Quick and easy design for everyone

Hopper woman with Macbook Air

WHEN creating digital art, my weapon of choice is usually Gimp, a free and open source image manipulation program that runs both on my Mac and Linux PC. This preference for cross-platform tools means I rarely use Adobe Photoshop because it doesn’t run natively on my Linux desktop.

As powerful and versatile as Gimp might be, however, I realize that it isn’t for everyone. Many Photoshop users, for example, have a hard time adjusting to Gimp because the commands for performing familiar tasks are different. Photoshop itself can also be quite daunting to a new user, so the learning curve on either program might not be worth climbing for someone who merely needs to create an occasional graphic for his blog, a poster or a presentation for the office, or a cover design for his Facebook page.

For those needs, there’s Canva (www.canva.com), which bills itself as a tool that makes design simple for everyone.

Canva runs on your browser, so it will work whether you are running Windows, OS X or Linux. This also means there’s no software to download, and you can get down to designing almost immediately. The service is free, but you’ll need to register.

For the most part, Canva lives up to its billing— it is remarkably simple to learn and easy to use, yet the output can be quite impressive.

Once you’ve logged in, you can choose from 10 templates: a social media graphic (800 by 800 pixels); a presentation slide (1,024 by 768 pixels); a poster (42 by 59.4 cm.); a blog graphic (800 by 1,200 pixels) a Facebook cover (851 by 315 pixels); an A4 document (21 by 29.7 cm.); a card (14.8 by 10.5 cm); a photo collage (25 by 20 cm.); a business card (8.5 by 5 cm.); and an invitation (14 by 14 cm.). You can also choose to start with a document using custom dimensions. For example, I used Canva to design a 960 by 320 pixel graphic for the slider on my WordPress blog.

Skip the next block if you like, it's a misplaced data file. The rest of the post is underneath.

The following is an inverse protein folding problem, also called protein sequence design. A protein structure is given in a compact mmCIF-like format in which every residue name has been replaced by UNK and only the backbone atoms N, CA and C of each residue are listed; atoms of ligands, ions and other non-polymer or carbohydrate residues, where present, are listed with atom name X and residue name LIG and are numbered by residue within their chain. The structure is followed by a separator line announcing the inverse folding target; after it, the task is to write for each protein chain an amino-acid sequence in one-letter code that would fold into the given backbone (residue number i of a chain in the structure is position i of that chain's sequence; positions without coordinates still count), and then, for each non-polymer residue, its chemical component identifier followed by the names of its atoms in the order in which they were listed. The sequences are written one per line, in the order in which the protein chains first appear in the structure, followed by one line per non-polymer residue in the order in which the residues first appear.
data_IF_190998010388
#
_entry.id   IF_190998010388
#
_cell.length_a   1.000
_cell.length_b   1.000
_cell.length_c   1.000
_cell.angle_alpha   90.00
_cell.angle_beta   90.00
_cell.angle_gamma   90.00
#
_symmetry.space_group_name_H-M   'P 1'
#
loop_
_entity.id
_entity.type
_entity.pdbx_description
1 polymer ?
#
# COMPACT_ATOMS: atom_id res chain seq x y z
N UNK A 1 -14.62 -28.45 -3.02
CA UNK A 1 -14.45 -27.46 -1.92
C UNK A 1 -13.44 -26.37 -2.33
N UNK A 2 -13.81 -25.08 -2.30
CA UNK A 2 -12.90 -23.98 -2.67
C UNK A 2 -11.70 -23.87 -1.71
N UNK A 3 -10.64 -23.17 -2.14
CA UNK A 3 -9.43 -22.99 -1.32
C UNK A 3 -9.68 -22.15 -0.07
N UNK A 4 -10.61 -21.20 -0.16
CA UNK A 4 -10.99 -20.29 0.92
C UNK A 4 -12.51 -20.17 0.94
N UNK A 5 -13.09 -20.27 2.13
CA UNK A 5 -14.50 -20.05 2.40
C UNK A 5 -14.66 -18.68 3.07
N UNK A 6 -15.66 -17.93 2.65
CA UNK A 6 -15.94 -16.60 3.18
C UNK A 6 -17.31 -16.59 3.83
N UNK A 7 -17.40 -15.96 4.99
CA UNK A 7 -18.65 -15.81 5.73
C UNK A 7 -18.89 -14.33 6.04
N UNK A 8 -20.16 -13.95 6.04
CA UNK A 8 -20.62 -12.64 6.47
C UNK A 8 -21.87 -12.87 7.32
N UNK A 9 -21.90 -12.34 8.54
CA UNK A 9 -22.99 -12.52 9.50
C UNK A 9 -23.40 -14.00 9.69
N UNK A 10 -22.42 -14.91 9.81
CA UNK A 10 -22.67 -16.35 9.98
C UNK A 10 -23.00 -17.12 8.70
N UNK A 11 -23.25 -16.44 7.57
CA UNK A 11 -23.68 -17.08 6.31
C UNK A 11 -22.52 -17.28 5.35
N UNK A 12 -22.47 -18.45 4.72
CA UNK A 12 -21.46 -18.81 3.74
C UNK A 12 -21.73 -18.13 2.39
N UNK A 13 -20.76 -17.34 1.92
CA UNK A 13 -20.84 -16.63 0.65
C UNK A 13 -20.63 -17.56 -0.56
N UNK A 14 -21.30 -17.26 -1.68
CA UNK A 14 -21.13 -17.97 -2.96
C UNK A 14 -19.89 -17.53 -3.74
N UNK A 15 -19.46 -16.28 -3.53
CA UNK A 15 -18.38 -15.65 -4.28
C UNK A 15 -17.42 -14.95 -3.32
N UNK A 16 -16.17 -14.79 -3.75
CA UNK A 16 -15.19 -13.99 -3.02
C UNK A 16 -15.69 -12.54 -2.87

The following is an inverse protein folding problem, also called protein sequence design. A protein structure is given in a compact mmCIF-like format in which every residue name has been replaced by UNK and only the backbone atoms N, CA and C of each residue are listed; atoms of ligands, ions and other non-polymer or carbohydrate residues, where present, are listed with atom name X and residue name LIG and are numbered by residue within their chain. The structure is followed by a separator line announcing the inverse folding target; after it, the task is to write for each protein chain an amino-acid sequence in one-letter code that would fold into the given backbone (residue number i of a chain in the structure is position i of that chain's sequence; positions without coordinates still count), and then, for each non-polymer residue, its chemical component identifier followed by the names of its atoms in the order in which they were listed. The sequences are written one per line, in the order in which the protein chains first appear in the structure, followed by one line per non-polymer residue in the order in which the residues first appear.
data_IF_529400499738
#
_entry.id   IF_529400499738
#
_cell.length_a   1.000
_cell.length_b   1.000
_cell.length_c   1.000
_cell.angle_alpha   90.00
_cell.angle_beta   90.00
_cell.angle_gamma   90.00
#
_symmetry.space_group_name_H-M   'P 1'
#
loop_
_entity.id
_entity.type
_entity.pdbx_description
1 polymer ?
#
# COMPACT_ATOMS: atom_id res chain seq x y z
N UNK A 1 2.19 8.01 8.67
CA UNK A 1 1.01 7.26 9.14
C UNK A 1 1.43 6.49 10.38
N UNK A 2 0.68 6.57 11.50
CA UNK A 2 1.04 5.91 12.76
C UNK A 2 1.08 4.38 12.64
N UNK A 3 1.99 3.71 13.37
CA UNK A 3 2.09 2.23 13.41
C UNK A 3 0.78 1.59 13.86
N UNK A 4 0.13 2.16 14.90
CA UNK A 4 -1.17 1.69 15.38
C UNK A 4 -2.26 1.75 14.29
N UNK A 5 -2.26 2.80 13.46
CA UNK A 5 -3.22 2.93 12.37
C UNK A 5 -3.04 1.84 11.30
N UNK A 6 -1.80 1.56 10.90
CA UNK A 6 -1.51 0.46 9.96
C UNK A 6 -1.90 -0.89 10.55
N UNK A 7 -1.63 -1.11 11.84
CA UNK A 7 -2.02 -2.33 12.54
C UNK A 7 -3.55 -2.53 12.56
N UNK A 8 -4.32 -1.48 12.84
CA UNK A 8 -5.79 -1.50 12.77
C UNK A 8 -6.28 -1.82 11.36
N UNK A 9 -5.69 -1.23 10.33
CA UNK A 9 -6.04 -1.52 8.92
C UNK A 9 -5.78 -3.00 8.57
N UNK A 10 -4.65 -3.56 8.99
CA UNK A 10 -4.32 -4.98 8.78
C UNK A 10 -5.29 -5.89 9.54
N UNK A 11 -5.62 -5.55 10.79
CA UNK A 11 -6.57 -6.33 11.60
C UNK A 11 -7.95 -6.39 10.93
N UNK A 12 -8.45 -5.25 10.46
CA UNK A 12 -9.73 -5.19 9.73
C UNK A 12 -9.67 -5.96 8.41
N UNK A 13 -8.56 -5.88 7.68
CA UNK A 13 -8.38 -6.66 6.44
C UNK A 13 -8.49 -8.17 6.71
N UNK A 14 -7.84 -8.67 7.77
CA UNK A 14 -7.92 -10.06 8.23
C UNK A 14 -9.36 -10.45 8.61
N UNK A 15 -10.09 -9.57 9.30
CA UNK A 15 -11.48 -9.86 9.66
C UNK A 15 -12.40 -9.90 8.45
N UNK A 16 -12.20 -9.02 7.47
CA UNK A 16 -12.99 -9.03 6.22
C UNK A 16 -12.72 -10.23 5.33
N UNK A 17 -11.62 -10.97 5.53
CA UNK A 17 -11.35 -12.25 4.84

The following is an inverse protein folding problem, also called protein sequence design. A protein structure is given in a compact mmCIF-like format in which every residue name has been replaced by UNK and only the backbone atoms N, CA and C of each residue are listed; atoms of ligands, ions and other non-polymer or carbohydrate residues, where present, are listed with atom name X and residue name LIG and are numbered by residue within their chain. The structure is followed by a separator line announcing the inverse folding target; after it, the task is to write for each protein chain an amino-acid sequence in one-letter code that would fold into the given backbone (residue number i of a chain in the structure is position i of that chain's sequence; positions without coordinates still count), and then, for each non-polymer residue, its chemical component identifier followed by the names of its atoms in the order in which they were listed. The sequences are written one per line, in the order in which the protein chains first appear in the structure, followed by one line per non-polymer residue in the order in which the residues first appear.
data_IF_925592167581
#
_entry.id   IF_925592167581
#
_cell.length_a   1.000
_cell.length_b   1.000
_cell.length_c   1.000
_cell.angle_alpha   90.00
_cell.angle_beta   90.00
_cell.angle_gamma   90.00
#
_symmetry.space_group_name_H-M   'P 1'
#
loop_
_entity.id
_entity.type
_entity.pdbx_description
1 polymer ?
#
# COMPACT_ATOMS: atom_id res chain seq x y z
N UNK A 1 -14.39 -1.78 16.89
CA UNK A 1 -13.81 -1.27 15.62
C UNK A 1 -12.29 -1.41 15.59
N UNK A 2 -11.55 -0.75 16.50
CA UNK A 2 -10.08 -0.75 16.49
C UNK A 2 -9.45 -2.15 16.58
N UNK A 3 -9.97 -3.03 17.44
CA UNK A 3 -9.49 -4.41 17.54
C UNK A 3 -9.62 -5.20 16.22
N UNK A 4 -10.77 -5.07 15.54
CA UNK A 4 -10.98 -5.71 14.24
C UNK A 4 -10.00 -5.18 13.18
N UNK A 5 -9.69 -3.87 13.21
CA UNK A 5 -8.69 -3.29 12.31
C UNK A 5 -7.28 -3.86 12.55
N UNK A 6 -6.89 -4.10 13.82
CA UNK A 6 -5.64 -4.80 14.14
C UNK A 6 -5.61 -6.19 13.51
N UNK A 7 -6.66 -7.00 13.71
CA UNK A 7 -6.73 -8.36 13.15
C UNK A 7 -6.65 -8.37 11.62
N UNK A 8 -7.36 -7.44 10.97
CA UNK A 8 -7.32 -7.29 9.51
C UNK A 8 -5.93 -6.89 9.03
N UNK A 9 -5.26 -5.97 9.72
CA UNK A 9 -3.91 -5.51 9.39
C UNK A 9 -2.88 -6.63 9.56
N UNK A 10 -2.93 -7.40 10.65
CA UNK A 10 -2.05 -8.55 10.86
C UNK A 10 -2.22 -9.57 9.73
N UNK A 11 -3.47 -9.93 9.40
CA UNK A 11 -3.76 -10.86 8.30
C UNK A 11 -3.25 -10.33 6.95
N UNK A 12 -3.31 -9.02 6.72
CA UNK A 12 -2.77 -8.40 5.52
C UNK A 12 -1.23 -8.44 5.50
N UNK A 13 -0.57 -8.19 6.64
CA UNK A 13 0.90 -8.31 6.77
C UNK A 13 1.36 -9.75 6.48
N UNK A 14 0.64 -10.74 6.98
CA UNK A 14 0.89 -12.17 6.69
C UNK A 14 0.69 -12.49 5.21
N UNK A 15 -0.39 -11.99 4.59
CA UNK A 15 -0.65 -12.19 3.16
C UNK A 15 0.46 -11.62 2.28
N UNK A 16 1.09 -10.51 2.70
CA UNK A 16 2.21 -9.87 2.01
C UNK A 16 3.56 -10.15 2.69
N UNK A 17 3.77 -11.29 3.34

In the editing window, Canva puts all the available design tools on the left side of the screen. Here you can choose a layout, add graphics and text, choose a background for your work, or upload your own images.

A really powerful tool is the search box at the top of the panel, which gives you access to more than 1 million stock images to use in your design. If you see a graphic or a background that you like, simply drag it to your canvas. Once there, the visual element can be scaled up or down, moved and rotated.

While many of the elements are free to use, most images from the search results cost $1 each—not very much, really­—if you use them in your design.

The built-in image repository is convenient, and saves you the trouble of searching for royalty-free images on the Internet, but if you don’t want to pay the $1 charge, you can always upload your own images.

Text can be entered anywhere on your page, and you can choose from hundreds of beautiful fonts. Canva also offers you the option to use stylized text with built-in backgrounds (like a movie ticket, badges and word balloons). Like images, you can drag these onto your work and move them around as you wish.

Visual elements are stacked, and you can easily change the order in which they are stacked. You can even change their transparency to create ghost images. There is as yet no way to automatically align the different elements on a page, however, so if you want to center several elements on a page, you’ll have to do this visually.

When you’re satisfied with your design, you can click on Link and Publish, which will give you a link to your work and save it as an image file (PNG) or a document fit for printing (PDF). You may also choose to share your work on Twitter and Facebook.

Unlike many online tools, Canva is reasonably fast, assuming you have a decent Internet connection.

The service is still in beta testing so don’t expect it to run perfectly. I did stumble onto a glitch when I tried to publish a design that I had already published but made changes to. I e-mailed Canva support and was pleasantly surprised to receive a reply about an hour later with a workaround.

“We currently have an issue that causes the publishing error. However you should be able to export for now by changing the title of your design,” wrote Hazel Gascon of Canva.

I tried it and it worked.

The glitch notwithstanding, Canva is nothing short of amazing, and a godsend to anyone who needs to produce attractive graphics quickly, without having to learn a complex image editing program.

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